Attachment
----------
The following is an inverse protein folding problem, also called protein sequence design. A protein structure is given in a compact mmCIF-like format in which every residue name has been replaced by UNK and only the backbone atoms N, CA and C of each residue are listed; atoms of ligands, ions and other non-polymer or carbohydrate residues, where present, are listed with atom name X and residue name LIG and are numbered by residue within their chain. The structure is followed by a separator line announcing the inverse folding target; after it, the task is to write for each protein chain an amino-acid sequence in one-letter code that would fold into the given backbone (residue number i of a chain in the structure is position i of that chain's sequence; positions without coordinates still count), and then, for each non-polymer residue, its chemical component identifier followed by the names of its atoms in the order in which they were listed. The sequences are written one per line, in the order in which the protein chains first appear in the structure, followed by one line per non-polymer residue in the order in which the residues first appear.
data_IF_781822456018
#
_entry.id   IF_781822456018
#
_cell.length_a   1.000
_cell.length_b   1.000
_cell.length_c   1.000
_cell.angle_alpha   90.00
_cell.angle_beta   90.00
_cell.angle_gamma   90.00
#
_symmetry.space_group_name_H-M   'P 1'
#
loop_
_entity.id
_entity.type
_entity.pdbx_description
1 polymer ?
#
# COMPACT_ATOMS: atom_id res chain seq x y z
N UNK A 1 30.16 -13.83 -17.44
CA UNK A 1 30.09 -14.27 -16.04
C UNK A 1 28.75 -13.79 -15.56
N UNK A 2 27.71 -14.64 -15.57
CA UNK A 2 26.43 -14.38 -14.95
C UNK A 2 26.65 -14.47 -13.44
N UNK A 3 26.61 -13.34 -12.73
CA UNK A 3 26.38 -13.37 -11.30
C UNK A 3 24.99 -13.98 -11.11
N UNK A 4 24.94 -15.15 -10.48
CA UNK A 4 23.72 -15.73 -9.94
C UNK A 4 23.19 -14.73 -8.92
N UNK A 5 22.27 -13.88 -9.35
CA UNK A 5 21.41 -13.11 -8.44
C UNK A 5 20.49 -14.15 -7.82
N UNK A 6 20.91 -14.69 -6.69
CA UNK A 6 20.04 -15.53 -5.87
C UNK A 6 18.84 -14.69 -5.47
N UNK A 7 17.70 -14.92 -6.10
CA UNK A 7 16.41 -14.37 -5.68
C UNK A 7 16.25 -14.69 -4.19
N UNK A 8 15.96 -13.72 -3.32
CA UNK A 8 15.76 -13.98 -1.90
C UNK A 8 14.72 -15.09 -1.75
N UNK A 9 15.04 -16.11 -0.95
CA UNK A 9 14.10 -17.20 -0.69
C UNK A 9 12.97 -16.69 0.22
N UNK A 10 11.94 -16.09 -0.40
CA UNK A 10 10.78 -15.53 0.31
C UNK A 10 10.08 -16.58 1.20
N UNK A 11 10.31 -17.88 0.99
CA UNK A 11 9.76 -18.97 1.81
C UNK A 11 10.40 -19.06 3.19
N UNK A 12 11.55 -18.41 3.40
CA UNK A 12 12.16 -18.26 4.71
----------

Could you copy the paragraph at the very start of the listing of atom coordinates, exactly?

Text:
The following is an inverse protein folding problem, also called protein sequence design. A protein structure is given in a compact mmCIF-like format in which every residue name has been replaced by UNK and only the backbone atoms N, CA and C of each residue are listed; atoms of ligands, ions and other non-polymer or carbohydrate residues, where present, are listed with atom name X and residue name LIG and are numbered by residue within their chain. The structure is followed by a separator line announcing the inverse folding target; after it, the task is to write for each protein chain an amino-acid sequence in one-letter code that would fold into the given backbone (residue number i of a chain in the structure is position i of that chain's sequence; positions without coordinates still count), and then, for each non-polymer residue, its chemical component identifier followed by the names of its atoms in the order in which they were listed. The sequences are written one per line, in the order in which the protein chains first appear in the structure, followed by one line per non-polymer residue in the order in which the residues first appear.